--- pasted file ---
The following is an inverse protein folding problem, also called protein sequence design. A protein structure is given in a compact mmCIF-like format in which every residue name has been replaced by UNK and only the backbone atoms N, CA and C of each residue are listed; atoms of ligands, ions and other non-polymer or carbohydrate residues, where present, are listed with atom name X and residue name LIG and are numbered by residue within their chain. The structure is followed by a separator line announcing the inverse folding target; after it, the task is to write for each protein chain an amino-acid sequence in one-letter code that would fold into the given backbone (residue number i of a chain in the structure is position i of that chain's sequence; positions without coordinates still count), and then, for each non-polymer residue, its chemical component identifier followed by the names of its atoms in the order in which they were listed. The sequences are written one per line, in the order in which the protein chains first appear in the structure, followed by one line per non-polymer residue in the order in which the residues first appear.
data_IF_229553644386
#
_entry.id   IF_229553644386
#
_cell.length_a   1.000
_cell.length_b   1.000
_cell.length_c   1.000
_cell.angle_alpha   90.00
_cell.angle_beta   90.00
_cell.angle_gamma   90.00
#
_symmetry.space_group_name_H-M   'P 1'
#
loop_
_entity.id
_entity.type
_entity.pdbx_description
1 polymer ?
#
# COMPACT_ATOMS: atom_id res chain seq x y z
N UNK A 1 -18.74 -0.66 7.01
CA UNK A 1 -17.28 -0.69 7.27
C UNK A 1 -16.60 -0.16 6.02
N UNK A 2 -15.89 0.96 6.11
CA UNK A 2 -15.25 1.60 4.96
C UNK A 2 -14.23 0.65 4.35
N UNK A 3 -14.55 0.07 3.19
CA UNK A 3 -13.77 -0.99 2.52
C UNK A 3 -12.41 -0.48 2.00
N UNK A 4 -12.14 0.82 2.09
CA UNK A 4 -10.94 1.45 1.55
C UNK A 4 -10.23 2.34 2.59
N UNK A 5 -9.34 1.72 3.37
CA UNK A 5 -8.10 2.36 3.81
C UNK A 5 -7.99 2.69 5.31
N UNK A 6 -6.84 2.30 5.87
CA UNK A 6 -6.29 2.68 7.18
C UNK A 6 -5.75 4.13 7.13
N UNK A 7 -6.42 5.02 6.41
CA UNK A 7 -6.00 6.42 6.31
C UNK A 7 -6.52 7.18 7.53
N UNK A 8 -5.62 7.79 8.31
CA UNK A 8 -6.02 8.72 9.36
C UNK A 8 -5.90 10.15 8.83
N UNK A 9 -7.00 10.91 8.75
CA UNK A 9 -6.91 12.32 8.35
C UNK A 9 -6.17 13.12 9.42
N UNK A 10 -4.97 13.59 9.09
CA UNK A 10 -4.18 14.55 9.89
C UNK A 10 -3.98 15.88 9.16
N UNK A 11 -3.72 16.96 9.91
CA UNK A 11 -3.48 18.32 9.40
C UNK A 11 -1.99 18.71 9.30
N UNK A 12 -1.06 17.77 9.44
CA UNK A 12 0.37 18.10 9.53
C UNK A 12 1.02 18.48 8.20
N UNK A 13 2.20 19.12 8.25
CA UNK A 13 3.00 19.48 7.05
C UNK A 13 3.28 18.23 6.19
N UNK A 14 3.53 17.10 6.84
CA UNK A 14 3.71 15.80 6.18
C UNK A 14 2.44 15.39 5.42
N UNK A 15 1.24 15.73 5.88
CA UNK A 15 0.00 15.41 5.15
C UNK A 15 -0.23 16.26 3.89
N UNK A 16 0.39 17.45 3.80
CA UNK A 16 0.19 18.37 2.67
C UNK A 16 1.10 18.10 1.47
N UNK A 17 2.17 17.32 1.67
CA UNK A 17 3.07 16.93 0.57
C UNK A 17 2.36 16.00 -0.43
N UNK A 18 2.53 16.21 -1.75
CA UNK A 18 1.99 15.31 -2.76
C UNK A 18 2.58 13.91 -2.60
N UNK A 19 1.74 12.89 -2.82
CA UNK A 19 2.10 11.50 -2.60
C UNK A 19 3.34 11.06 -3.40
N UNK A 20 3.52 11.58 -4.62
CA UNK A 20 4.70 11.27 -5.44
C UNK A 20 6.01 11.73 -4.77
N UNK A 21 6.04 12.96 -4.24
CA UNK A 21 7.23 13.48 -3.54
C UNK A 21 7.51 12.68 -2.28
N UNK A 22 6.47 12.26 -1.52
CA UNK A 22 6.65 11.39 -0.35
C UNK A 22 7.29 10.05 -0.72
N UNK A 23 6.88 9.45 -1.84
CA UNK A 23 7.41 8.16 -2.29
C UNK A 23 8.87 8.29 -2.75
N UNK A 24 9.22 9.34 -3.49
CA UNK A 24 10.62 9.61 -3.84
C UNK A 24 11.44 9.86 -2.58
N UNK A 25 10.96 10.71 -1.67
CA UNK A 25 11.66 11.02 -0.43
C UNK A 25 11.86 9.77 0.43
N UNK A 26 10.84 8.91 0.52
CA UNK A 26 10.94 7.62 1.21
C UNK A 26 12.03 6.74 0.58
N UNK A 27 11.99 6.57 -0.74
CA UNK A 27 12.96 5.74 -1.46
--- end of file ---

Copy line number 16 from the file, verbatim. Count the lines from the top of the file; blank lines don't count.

_entity.id